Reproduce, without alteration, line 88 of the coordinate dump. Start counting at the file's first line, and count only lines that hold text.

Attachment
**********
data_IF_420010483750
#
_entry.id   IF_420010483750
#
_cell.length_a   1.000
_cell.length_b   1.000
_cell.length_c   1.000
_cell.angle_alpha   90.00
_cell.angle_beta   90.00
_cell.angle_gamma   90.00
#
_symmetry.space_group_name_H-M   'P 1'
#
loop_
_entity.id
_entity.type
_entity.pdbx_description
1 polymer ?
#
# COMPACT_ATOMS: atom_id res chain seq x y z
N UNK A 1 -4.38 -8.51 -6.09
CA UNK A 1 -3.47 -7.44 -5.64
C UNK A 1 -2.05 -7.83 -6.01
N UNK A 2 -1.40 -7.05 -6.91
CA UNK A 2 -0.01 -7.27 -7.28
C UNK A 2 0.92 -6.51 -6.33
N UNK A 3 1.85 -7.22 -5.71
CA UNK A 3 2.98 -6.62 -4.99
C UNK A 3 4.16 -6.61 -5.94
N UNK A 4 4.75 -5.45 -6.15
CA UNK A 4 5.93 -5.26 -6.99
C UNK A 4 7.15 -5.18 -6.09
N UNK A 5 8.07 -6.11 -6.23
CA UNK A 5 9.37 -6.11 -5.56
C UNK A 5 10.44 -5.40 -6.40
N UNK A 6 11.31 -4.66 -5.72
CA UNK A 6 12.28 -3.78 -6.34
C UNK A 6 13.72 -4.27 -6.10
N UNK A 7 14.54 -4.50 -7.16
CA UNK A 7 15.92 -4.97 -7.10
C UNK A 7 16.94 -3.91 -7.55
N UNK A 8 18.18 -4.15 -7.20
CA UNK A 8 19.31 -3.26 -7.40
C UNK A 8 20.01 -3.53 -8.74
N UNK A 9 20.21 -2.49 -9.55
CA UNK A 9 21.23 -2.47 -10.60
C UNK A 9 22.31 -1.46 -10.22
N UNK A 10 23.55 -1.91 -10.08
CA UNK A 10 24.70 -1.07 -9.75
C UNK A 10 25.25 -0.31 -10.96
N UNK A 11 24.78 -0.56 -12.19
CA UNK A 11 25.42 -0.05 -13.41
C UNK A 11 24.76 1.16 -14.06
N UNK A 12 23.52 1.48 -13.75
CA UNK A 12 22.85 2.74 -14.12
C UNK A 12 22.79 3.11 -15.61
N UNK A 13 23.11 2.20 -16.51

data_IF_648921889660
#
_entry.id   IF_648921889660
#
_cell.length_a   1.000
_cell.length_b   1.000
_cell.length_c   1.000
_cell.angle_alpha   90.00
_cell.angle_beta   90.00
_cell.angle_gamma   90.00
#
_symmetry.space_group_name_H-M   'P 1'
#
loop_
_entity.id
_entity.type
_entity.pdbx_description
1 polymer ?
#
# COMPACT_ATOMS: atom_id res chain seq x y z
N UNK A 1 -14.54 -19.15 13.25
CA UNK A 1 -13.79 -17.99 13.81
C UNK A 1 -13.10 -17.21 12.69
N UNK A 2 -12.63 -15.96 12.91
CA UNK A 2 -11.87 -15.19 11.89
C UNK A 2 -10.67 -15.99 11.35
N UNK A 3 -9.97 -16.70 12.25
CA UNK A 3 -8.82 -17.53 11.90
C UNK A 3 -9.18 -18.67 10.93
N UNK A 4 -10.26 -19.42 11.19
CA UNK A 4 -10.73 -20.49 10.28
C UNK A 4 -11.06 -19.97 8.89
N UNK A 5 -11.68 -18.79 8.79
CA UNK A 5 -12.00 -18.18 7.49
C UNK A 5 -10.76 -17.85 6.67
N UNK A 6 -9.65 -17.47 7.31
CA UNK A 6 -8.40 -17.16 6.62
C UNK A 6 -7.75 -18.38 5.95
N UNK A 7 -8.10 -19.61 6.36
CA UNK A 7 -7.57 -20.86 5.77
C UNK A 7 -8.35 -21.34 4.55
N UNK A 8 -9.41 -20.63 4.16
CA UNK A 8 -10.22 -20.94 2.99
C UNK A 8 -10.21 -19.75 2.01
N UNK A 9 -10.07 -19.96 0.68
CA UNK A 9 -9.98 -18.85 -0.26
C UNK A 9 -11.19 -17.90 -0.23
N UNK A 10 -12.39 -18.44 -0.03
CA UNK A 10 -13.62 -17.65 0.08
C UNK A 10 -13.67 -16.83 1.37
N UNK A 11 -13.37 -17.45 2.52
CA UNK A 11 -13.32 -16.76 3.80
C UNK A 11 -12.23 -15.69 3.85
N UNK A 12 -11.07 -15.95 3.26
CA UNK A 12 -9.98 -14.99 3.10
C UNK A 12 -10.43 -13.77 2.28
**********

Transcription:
CA UNK A 4 -10.73 -20.49 10.28